A budget and more specific summary of what you want to actually do on a day-to-day basis may be useful.
1) Unless your post-processing is very time critical, any recent quad core CPU should do the trick. If you are building new, a core-i5 2500(k) based system is probably quite sufficient.
2)You are going to want as fast a data storage system as possible as this will likely be the bottle neck, especially if you deal with a lot of large raw files. The two obvious solutions here are to get an SSD hard drive (such as the Crucial M4). Alternatively, or in addition, given the low price of memory, you could go the route of getting extra ram (ie, 32GB) and setting up a small ram disk for which to dump and process your photos from. You could likely get away with 16GB of ram to do this (ie, 8-12GB system memory and 4-8GB ram disk), it really depends on how many photos you normally process at a time.
3)Photo processing software has supported GPU acceleration for the past couple of years now (ie, Photoshop). So perhaps a mid-range discrete graphics card might also be beneficial (something in the $150 range perhaps).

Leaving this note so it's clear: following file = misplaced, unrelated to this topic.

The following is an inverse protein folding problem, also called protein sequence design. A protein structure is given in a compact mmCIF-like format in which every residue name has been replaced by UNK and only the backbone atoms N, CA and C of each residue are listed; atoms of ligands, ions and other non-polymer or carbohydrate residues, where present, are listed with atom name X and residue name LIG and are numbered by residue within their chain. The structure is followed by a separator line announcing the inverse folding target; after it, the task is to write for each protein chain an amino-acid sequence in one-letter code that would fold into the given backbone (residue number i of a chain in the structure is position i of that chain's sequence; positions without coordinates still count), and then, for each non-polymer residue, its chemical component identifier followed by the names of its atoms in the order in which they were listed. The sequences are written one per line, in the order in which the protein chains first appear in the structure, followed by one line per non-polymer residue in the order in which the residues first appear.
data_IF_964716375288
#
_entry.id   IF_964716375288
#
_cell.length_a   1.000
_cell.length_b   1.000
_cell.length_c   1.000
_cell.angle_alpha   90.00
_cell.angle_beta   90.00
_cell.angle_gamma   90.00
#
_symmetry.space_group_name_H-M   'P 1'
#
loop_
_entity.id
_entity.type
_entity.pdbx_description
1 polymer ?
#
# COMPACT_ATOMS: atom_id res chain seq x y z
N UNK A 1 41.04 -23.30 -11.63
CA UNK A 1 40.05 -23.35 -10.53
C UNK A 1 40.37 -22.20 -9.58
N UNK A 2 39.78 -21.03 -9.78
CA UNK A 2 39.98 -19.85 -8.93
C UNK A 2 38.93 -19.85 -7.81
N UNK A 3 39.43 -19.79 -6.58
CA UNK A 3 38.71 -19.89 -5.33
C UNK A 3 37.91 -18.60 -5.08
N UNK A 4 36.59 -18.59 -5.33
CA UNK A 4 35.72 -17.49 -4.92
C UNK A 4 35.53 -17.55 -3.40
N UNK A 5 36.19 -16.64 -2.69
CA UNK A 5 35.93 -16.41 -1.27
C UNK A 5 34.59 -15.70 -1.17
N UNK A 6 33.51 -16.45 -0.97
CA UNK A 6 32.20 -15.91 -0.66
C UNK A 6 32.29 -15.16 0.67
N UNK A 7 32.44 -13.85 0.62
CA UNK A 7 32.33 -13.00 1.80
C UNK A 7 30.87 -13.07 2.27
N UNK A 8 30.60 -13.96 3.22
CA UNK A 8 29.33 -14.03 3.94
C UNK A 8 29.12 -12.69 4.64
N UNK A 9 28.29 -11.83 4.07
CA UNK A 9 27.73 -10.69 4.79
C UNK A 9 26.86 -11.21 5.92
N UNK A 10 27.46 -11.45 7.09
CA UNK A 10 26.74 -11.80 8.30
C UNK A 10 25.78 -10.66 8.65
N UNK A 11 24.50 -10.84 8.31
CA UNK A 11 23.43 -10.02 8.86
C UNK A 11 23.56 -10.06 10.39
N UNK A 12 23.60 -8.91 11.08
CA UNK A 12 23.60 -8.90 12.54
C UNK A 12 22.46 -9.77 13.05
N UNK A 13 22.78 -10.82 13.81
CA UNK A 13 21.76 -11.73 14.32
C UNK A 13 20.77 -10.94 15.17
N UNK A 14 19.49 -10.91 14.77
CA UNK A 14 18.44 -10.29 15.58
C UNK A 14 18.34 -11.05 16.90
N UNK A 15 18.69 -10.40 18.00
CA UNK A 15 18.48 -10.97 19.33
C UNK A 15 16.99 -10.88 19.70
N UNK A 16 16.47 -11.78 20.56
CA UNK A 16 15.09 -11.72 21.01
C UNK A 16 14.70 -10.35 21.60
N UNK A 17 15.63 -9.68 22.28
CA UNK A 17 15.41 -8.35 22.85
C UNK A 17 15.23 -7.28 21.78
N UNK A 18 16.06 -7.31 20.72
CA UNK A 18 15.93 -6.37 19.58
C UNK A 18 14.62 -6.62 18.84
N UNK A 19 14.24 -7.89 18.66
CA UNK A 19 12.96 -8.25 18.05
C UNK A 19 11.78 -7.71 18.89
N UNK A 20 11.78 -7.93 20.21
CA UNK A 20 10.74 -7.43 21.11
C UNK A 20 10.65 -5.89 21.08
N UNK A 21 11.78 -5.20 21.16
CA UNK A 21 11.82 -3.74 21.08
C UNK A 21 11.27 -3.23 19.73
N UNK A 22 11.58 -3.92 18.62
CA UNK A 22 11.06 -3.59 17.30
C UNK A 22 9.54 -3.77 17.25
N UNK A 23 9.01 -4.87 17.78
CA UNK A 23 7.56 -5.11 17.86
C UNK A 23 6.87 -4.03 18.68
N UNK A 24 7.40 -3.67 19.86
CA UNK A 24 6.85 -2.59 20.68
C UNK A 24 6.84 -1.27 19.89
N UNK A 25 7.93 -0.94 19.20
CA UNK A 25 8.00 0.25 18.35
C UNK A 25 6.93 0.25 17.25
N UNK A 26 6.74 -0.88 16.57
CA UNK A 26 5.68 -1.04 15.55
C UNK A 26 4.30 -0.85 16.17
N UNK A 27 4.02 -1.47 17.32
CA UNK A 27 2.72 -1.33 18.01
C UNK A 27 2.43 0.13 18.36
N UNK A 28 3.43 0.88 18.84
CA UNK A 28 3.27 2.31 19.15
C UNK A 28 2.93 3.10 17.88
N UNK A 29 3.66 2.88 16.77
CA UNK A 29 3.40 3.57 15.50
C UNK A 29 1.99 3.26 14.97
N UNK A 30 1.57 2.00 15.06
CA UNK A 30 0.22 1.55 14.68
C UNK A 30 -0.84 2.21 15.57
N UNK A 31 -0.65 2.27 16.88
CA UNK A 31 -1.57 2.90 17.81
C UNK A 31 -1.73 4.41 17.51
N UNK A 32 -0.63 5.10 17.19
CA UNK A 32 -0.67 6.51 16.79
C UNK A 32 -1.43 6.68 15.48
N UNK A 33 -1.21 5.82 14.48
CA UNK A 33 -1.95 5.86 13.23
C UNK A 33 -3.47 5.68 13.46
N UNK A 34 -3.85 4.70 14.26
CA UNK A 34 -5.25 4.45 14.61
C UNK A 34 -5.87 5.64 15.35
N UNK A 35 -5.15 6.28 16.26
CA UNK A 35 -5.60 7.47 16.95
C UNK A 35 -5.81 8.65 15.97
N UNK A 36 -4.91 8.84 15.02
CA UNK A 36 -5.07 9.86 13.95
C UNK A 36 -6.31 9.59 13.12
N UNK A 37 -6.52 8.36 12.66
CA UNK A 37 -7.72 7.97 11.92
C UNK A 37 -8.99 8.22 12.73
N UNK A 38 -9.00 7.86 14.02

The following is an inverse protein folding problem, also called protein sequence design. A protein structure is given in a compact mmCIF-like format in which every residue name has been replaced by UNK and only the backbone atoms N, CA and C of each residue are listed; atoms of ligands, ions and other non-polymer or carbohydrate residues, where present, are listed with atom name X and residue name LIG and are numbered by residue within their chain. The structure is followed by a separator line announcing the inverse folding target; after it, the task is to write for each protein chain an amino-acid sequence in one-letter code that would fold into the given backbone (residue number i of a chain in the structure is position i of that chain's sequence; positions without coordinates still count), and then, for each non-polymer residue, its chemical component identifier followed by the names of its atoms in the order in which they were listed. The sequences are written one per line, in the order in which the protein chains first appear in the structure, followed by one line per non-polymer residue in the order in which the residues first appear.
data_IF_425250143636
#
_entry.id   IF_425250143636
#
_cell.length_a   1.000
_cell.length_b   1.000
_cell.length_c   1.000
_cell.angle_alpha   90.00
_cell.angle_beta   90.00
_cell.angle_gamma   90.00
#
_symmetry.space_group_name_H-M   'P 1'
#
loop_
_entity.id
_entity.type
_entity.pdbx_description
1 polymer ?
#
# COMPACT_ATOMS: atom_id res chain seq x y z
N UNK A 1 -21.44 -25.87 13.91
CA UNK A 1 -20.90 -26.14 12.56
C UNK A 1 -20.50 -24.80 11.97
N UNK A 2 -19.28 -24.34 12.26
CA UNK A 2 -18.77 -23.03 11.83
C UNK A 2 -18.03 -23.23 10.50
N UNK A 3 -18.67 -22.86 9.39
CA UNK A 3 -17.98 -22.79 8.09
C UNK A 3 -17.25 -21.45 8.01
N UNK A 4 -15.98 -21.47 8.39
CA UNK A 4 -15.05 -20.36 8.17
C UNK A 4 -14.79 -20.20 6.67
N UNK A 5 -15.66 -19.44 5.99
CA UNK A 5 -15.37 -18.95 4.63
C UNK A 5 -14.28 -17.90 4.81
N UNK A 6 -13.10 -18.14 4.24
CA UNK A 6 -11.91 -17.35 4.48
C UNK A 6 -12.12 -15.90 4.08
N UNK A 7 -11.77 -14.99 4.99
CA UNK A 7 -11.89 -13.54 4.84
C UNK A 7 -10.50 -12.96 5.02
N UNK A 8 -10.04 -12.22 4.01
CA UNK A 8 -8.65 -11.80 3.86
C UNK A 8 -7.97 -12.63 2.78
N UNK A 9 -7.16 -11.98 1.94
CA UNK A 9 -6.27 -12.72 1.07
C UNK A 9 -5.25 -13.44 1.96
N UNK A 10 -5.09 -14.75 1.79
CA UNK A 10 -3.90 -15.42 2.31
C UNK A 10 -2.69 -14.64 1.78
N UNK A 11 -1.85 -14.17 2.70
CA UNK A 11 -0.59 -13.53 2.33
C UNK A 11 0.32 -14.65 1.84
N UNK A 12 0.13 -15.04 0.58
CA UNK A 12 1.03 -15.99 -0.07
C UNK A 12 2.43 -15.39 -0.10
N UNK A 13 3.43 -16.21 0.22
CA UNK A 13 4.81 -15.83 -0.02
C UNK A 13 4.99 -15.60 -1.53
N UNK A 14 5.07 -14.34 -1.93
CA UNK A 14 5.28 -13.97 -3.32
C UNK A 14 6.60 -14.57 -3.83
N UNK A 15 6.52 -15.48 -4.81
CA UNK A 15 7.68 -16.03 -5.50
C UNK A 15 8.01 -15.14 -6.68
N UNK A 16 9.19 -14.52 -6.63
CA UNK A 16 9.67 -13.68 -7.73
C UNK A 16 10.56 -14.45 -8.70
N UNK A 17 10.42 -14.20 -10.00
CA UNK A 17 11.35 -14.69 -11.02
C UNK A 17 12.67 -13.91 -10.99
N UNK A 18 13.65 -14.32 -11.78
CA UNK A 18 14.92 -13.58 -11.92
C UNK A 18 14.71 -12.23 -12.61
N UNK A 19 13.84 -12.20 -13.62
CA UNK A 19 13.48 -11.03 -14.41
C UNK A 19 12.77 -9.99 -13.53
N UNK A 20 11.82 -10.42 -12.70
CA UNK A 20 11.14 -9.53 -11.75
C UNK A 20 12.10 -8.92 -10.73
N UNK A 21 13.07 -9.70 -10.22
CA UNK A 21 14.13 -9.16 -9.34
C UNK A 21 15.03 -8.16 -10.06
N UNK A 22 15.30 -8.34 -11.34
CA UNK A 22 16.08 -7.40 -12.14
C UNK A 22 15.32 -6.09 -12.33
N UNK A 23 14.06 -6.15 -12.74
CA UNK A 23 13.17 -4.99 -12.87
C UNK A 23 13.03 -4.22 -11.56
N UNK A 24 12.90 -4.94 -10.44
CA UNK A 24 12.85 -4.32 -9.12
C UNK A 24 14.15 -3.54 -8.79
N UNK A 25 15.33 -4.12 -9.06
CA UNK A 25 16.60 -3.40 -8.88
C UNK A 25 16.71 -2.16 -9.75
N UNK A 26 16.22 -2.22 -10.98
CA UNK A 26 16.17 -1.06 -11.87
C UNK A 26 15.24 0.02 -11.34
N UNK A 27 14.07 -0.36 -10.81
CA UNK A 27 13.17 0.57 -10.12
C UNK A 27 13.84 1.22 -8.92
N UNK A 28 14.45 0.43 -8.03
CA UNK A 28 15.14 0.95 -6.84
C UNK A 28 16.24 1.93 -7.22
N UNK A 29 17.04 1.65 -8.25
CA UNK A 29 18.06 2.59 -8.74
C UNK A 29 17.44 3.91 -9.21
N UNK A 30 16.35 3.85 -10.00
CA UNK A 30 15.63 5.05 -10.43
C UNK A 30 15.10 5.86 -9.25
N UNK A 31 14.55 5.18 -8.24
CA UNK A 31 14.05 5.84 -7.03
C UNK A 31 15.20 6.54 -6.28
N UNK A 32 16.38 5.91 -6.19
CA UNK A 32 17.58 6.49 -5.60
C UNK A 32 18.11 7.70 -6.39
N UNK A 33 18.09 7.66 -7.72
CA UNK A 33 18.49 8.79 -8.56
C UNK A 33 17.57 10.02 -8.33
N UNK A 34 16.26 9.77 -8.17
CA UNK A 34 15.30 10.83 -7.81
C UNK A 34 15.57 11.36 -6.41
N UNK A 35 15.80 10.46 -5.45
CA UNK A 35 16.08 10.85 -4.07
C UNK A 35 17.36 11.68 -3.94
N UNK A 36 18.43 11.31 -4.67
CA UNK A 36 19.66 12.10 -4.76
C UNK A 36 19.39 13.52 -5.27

4) The two most popular photo processing programs for the PC are probably Photoshop and Lightroom (both Adobe products). Lightroom is significantly less expensive, but offers a few limitations. My impression is that Lightroom is sufficient for 99% of a photographers processing needs. You can get a comparison of both software programs here
5)If you don't have a decent, color-accurate monitor it can make post-processing difficult.
In summary, I would start with something link TR's Sweet Spot
build and perhaps increasing the ram to 16 or 32 GB as budget dictates and maybe getting yourself an SSD (doesn't have to be a large expensive one as you can archive your photos on mechanical disks or DVDs, etc). You could also get away with getting a cheaper video card if you won't be doing any gaming. As mentioned, many filters in processing software are now GPU accelerated, but it really depends on how much post processing you do and, specifically, how often you use these filters.